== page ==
IVF Round One

IVF Round One

So here we are... IVF.  I never thought I would end up here.

When Jonny and I were first trying for a baby we tried for two months (our honeymoon and the month after).  Worried that something was wrong (remember I am a type A planner and worrier) I started doing ovulation tracking with Genea.  With their assistance we realized that I was ovulating on day eight!!  For those who don't know this is very early, most women ovulate on day 14. So for those first two months we had been trying a week late.  With our new found knowledge we got pregnant the very next month.  We lost our baby at six weeks, we called her/him Hope. We were devastated but together we decided to continued trying for the family we wanted.

After Hope, I had one period before we got pregnant with Mackenzie.  I knew I was lucky and I was thankful. Having had friends who had struggled including one of my best friends I never took our luck for granted. I was so happy that I didn’t have fertility issue.  I never thought I would need IVF.

At the same appointment that we learnt about Mackenzie’s diagnosis we were also dealt the blow of learning that for any future kids we would need IVF to make sure they were unaffected with SMA.  In comparison to loosing Kenzie this information was nothing. Although I was shocked, upset and angry at the time I remember actually being thankful that I wasn’t being told that not only would we lose Mackenzie, but also that we might never have any more children. I was thankful IVF was an option. How can life put you in a situation where you can be happy about something (that normally would be devastating news) because you have been told something a billion times worse??


Forward to August 2017 and there we were sitting with Mackenzie in Dr Alison Gee’s office.  She is a fertility specialist for Genea, and is the best of the best. Genea have the highest levels of success in Australia so we knew we were in the best hands.  We wanted to start the process as soon as we could because we hoped that Mackenzie would be there when her sibling was born.  I remember that Mackenzie slept the whole time and was the perfect baby during the appointment - as always. It was such a weird appointment sitting there with our baby knowing what will happen but planning your next. Weird would describe much of our life from now on.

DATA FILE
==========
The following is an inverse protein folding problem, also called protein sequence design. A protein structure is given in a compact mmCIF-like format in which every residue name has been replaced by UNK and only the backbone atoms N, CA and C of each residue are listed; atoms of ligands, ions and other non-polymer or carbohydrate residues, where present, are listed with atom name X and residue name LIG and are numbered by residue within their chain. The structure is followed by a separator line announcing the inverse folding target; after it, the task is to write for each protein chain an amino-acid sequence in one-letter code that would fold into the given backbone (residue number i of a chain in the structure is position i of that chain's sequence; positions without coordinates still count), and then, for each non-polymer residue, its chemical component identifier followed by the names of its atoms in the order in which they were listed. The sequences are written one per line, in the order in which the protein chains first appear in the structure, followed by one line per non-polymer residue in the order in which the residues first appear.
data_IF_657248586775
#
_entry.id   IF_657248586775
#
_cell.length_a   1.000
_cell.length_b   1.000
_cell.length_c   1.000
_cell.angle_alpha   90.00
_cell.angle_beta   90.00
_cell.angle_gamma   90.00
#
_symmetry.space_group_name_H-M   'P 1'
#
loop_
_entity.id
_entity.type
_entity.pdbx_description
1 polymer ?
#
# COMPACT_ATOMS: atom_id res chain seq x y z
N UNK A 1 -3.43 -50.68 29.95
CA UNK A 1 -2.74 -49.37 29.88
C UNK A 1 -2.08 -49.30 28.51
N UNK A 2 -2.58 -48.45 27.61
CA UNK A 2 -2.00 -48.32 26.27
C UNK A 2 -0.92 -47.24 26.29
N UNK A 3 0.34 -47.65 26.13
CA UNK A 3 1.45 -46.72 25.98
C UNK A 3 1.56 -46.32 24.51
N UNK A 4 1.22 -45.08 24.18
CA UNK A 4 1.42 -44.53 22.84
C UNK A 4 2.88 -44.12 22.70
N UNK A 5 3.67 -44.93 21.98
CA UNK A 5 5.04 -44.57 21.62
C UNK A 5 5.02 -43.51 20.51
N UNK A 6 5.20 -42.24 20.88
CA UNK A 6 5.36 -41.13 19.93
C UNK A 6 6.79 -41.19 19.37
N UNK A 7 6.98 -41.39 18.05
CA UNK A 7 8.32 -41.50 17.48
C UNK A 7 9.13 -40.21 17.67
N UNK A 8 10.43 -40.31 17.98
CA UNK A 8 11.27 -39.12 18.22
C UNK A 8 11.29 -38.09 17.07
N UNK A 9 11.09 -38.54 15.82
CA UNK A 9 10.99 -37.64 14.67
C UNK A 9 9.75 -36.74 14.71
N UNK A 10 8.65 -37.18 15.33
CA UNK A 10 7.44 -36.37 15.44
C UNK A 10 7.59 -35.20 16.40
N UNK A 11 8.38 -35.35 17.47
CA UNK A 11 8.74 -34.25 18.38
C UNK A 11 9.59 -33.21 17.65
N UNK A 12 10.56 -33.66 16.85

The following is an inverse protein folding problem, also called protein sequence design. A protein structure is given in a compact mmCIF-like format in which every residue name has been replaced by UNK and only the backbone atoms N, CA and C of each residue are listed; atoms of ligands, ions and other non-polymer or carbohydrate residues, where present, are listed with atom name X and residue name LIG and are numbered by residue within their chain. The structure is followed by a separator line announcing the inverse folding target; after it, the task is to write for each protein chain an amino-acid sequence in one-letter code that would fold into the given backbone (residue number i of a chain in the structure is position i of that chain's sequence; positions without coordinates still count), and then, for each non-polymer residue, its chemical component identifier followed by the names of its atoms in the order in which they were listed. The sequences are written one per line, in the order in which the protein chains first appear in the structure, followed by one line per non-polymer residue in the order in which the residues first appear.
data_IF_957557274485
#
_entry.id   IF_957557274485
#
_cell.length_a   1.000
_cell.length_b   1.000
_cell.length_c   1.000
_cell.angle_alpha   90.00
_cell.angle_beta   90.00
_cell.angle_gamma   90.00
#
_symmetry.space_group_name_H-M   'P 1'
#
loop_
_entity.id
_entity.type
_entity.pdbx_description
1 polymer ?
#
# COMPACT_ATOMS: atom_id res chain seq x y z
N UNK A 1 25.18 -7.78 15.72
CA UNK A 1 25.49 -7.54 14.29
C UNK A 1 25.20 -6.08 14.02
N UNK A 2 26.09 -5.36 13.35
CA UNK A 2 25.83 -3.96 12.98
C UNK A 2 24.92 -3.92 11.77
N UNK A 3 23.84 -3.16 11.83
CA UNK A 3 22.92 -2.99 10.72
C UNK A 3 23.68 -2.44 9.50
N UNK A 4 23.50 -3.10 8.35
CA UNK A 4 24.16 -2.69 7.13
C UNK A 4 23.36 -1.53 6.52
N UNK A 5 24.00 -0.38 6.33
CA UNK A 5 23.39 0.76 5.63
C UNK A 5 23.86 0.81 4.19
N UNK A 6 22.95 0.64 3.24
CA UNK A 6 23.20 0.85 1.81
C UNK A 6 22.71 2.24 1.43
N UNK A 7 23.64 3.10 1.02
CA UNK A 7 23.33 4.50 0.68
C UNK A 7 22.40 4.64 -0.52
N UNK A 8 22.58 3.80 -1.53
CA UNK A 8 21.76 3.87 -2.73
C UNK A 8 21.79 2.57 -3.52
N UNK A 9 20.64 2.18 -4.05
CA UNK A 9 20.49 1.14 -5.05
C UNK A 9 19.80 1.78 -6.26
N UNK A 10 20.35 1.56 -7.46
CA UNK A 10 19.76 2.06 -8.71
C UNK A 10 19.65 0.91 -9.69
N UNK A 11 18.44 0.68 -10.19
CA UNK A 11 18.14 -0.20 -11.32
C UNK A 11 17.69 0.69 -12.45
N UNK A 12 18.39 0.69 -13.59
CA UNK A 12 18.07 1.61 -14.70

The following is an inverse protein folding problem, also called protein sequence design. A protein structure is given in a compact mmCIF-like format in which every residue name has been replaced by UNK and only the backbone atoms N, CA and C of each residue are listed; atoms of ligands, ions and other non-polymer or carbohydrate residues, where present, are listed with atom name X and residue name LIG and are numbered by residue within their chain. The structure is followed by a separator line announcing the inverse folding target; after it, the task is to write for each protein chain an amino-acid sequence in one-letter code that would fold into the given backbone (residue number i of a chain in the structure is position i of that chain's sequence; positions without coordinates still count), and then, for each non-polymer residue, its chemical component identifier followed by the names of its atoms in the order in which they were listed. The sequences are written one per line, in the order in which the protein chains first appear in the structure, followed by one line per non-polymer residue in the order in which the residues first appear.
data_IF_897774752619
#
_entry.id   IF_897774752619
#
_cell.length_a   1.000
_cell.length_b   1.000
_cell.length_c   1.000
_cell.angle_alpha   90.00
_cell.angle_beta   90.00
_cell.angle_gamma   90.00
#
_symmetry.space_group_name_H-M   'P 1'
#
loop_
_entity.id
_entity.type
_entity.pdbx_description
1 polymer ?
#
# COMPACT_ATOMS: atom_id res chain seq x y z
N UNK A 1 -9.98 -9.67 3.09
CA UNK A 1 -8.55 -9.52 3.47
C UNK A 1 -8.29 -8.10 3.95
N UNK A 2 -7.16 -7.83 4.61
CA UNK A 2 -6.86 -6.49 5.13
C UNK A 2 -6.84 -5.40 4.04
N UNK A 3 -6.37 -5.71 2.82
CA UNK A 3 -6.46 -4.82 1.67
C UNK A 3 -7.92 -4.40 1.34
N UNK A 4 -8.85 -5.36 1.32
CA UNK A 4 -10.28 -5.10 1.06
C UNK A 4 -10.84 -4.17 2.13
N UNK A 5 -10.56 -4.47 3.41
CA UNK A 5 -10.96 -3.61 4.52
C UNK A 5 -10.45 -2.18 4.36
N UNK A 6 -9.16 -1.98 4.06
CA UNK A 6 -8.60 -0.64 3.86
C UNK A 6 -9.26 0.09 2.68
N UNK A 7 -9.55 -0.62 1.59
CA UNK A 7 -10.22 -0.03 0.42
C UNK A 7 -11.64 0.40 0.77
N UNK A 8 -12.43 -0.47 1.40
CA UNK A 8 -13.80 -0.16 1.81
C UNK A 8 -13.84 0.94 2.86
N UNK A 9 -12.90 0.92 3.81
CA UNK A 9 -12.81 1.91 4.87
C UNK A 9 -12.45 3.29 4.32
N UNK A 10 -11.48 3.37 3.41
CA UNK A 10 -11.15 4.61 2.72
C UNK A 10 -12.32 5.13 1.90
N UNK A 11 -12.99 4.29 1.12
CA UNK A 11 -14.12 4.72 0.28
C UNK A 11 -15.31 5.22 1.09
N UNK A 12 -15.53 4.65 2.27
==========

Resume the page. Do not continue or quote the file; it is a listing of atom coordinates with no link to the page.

Dr Gee told that they could develop a genetic test specifically for us. They would use our blood, Mackenzie’s blood, some markers sent from the US and some amazing science, which I don’t completely understand, to create a test.  The test would take three months to develop but once completed it would be used to test any embryos we created through IVF.  This is called Preimplantation Genetic Diagnosis (PGD).  It is incredible but expensive.

On 22 October 2017, we suddenly lost Mackenzie at 7 months and 11 days.  She would never know her siblings. The image of our future that I had in my head vanished. My baby girl was gone. I even knew what photo I would have used to announce the new baby, that photo included Mackenzie - a photo I would never get to take. 

In the depths of our grief we were contacted in early December to say the test was ready. Jonny and I looked at each other, what do we do? We felt so lost without Mackenzie. We will always be her parents, but we were lost without our  child. We had no one to look after, no one to fuss over, we were alone. We also felt old like time was getting away, when Kenzie was born we had been put at a place in life and then she was taken away - we weren’t where we thought we were. I wanted to feel a baby in my arms, my baby. So we decided to start IVF now that the test was ready. Luckily, as with everything, Jonny and I were on the same page. 

As part of our treatment preparation, I had my egg levels checked.  This can be done two ways.  The first is called an Anti Mullerian Hormone (AMH) test and is a blood test.  This showed that my levels were low which worried me.  The other test is an ultrasound which counts the follicles.  This test showed my levels were average to high.  Confusing... and, no doubt, made things harder for Dr Gee to decide how to proceed.

The first round we did was called the antagonist round.  This means I had to call the nurses when I started my period.  When my levels were right I started the first injection which was 300 units of Gonal F.  This was designed to make as many of my follicles create eggs as possible (rather than just one).  The dose was delivered with an  epi-pen style needle where you dialed in your dosage.